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The past few years have seen a slew of technological innovations that are working to oil the rusty cogs of the PRO machine. Since 2014, Pioneer and the Association for Electronic Music (AFEM)’s work on the Get Played Get Paid campaign has improved the music recognition technology in clubs and festivals used to identify the music played by DJs, while Pioneer’s KUVO technology registers metadata of DJ sets. BMAT install Shazam-esque physical boxes in clubs and in 2019, Beatport introduced Beatport LINK—a subscription service that allows DJs to stream the music platform's catalog of nine million tracks directly into performance software. “This removes the need for DJs, especially beginners, to rely on pirated content to DJ with, hence introducing revenue to the labels and producers that would have otherwise been lost,” says Beatport product manager Laren Agius of the software’s role in producer compensation.

Artists traditionally make very little revenue from online streaming—according to Digital Music News, the latest figures punch in at $0.00735 per stream on Apple Music, $0.00437 on Spotify, and $0.00069 on YouTube. So how can producers generate income from streaming? Fan-based subscription services like Mixcloud Select have recently started popping up, but are they a positive step forward?

Mixcloud Select adds an extra layer to Mixcloud, which is already a fully licensed platform—meaning that when any show gets streamed on the platform, the underlying tracks are identified through audio fingerprinting and royalties get paid to the artists, producers and other rights holders behind the music. “Mixcloud Select recognises the 'long form audio creator' as part of the online revenue mix for the first time,” explains Mixcloud’s head of communications, Lisa Roolant. “It gives people a chance to support the DJs, community radio stations, podcasters and curators they love to run their channel– as well as support the artists, producers and other people behind the music.”

She continues: “When you pay a small amount each month to support a channel on Mixcloud Select, a first cut goes toward the costs of rights holders in the music streamed on that channel– approximately 65 per cent. The channel creator keeps the majority of what’s left after those costs.” Roolant stresses that it’s up to the DJ or creator to ensure they legally source the music they choose to use in their mixes. “When a mix is uploaded, the DJ is asked to provide a detailed tracklist, while the platform also uses audio fingerprinting to verify and pick up missing tracks, which enables them to pay out the royalties.”

NON’s Angel-Ho suggests that fan-only subscriptions like Mixcloud Select are a way of helping to achieve better financial equality, but that ultimately they can detract value from the art. “When DJs play at festivals they get paid a lot of money, and the entertainment is part song selection and DJ’s mixing skills, so something to balance out the field would be amazing. Fan subscriptions and fan onlys are ways for us to earn money, but it really makes art feel disposable and unreal at times. It takes away the interest of engagement when adding a price tag to subscribe to one's art music.”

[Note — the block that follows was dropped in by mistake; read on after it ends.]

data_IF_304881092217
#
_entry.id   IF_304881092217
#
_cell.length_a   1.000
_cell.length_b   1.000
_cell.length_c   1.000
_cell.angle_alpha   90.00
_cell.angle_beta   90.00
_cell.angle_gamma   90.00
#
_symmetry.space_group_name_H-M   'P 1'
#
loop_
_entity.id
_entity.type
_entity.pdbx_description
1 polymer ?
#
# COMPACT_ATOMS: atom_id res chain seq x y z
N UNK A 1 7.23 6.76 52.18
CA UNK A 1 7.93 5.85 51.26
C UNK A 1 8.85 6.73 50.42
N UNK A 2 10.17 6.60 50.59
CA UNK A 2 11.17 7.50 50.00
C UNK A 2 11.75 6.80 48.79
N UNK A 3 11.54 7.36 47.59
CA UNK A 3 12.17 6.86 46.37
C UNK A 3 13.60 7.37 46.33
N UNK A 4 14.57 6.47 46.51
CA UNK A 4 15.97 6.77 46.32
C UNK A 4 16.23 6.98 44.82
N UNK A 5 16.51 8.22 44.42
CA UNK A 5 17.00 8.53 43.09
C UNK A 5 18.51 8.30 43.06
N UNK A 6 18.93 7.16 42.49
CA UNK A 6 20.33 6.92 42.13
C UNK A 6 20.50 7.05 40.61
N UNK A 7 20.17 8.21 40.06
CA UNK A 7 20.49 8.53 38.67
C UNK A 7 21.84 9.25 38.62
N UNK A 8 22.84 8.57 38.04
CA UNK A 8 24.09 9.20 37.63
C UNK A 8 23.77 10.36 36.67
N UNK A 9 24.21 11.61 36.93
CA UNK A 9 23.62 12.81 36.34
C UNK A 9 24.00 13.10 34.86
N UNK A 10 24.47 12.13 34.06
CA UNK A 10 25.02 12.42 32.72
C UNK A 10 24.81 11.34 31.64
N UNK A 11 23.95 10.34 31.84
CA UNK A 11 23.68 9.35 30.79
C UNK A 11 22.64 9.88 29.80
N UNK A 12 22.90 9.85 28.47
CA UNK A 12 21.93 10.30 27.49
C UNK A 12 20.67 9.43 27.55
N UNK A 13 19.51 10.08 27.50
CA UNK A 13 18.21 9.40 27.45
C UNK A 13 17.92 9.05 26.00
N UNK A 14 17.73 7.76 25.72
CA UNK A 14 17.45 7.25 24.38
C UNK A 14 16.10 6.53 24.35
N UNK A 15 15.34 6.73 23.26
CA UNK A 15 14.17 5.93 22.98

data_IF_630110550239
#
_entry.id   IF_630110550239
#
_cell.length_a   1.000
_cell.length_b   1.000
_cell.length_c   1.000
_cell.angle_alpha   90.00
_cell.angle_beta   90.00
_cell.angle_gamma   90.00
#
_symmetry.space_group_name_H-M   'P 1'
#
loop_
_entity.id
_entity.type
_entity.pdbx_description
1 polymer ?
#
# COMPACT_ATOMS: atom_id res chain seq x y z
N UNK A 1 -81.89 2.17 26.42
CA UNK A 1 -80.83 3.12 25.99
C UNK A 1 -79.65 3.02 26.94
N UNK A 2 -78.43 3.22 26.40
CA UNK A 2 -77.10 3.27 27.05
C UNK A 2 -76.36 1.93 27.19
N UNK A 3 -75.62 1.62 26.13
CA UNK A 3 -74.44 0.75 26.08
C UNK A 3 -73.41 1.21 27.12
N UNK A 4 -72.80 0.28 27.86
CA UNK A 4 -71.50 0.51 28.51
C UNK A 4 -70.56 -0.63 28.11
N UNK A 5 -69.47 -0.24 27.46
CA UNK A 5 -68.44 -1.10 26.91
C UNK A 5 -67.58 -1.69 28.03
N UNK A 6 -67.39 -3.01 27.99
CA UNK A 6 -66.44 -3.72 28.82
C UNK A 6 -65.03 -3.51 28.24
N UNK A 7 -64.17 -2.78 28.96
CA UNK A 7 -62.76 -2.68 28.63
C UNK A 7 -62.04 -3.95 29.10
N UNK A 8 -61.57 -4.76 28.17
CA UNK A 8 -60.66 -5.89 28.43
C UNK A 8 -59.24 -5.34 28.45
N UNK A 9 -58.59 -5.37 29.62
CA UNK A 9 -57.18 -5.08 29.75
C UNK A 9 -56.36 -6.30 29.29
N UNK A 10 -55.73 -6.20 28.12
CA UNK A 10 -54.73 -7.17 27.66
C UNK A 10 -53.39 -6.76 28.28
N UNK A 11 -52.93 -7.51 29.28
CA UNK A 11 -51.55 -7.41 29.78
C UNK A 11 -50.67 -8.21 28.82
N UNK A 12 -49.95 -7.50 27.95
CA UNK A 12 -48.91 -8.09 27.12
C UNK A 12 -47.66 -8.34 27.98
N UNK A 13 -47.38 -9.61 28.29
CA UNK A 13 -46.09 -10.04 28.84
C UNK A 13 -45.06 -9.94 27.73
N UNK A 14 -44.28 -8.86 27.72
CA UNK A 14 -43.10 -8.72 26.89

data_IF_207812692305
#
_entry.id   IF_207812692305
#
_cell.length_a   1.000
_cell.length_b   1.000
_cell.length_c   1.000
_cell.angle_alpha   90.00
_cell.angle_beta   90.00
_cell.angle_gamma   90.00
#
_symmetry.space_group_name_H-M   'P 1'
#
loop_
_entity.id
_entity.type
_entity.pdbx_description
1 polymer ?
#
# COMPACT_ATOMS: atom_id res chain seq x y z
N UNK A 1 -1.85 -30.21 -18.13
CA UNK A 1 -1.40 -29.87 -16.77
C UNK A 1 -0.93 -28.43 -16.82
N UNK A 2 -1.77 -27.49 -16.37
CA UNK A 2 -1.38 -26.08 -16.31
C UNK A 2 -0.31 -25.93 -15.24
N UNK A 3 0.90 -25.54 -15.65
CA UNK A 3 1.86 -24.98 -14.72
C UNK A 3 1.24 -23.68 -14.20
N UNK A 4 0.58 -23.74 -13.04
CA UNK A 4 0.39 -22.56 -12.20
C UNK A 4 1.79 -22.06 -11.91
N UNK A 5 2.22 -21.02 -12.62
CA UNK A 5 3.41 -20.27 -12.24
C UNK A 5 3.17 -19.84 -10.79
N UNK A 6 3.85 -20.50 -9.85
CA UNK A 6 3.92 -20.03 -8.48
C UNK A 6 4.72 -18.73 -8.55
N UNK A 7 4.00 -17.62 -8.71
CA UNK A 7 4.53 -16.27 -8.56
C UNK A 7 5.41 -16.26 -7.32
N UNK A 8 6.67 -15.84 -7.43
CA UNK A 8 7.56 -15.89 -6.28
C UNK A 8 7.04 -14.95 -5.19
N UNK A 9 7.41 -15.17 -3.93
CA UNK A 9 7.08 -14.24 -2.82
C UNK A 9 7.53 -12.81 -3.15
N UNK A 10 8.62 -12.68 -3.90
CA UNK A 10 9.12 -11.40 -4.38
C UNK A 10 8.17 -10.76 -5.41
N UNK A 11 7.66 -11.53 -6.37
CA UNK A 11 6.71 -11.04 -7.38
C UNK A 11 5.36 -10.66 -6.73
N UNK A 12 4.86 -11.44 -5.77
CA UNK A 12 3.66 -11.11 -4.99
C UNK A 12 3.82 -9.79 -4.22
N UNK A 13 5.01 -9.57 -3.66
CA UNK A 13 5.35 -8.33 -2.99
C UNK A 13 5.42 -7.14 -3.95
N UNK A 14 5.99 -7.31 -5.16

Just as music recognition technology and other cutting-edge advancements are helping to ensure more people get paid, major streaming services are simultaneously putting the brakes on improving songwriter royalty rates. Therefore, it feels even more important to devise a system of compensation that takes into account the various contexts in which recorded music is performed outside of home streaming.

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“When it comes to how we ensure artists and DJs get paid fairly, I'd argue that the answer, unsexy as it is, is to unionize,” offers Lafawndah. “This would require a few major actors with skin in the game to lead with some initial leverage. How and what the terms should be are up to the community that is unionizing.” Dryhurst proposes working outside of the current system. “The history of independent music has been finding ways to do business differently to support cultures we care about. Why wait on PRO reform? I genuinely think that the first DJs to start experimenting with fee-sharing in the live realm, or with tools like Mixcloud Select, will see great benefits for doing so.”

Perhaps we need to find a middle-ground between reform and overhaul? DJing is crucial to the culture and art form of dance music, but it’s important we attach greater value to the art of music-making, whilst simultaneously respecting big-name DJs’ abilities to champion and support lesser-known artists whose tracks are out there to be played. As Mexico City-based Chilean DJ-producer Tomás Urquieta —whose track “The Curtain Fall” was played by Aphex Twin at Mexico’s Ceremonia GNP in 2019—says; “Once the track is ready it is a completely independent being separated from myself, so it doesn’t matter who plays it”. Urquieta sees value in each new mutation of his music, and that drives his own evolution forward.

The idea of DJs sharing a proportion of their fee directly with the producers whose tracks they might have played during a set feels like a faraway utopia, especially in an industry where the opposing interests of profit margins and low monetary value exist. A reappraisal of the royalties system is necessary, and a working, centralised database of tracks is essential, but as we saw a few years ago with the lack of traction gained by the weight Richie Hawtin threw behind the Get Paid Get Played campaign, it will probably take more than just one top-tier DJ to start shifting the goalposts.

April Clare Welsh is a freelance writer, follow her on Twitter